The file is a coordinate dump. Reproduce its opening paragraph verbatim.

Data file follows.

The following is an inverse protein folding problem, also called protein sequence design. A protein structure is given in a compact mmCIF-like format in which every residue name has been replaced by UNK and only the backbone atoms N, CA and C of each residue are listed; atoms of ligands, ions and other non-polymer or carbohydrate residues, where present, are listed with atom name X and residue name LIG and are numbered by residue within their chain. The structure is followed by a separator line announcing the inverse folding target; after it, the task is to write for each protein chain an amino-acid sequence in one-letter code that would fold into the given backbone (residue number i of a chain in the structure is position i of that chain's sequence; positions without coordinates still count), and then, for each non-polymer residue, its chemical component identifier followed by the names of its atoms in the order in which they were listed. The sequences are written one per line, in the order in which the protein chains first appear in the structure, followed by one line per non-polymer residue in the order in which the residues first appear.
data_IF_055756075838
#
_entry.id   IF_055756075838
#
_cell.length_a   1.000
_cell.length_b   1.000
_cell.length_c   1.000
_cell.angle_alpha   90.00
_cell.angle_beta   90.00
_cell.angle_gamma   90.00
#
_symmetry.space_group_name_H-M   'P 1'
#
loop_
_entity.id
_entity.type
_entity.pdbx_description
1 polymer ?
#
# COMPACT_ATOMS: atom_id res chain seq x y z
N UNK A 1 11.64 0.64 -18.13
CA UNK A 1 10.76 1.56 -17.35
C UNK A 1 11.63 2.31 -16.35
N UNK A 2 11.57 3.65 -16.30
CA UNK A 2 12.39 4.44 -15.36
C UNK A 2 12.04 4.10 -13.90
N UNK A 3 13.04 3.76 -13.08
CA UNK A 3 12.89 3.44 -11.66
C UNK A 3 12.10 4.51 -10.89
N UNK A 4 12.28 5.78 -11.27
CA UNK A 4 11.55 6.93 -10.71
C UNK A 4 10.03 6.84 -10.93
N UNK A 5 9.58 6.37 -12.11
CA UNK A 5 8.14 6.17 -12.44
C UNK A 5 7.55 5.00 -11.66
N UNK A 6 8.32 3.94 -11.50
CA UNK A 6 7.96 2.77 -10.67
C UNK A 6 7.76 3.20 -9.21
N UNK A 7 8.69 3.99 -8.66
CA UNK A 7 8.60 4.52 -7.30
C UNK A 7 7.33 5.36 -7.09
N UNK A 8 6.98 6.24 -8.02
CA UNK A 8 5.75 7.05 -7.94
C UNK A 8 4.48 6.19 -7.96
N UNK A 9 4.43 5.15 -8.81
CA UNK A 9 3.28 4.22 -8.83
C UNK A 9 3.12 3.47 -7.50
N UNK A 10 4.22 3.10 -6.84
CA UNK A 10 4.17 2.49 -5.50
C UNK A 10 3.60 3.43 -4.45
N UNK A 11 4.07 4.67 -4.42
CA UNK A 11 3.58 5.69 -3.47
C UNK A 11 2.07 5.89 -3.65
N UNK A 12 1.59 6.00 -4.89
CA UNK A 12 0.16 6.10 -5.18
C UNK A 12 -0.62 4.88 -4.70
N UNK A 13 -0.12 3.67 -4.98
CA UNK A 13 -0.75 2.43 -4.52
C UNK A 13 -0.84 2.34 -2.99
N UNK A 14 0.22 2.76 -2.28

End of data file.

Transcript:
The following is an inverse protein folding problem, also called protein sequence design. A protein structure is given in a compact mmCIF-like format in which every residue name has been replaced by UNK and only the backbone atoms N, CA and C of each residue are listed; atoms of ligands, ions and other non-polymer or carbohydrate residues, where present, are listed with atom name X and residue name LIG and are numbered by residue within their chain. The structure is followed by a separator line announcing the inverse folding target; after it, the task is to write for each protein chain an amino-acid sequence in one-letter code that would fold into the given backbone (residue number i of a chain in the structure is position i of that chain's sequence; positions without coordinates still count), and then, for each non-polymer residue, its chemical component identifier followed by the names of its atoms in the order in which they were listed. The sequences are written one per line, in the order in which the protein chains first appear in the structure, followed by one line per non-polymer residue in the order in which the residues first appear.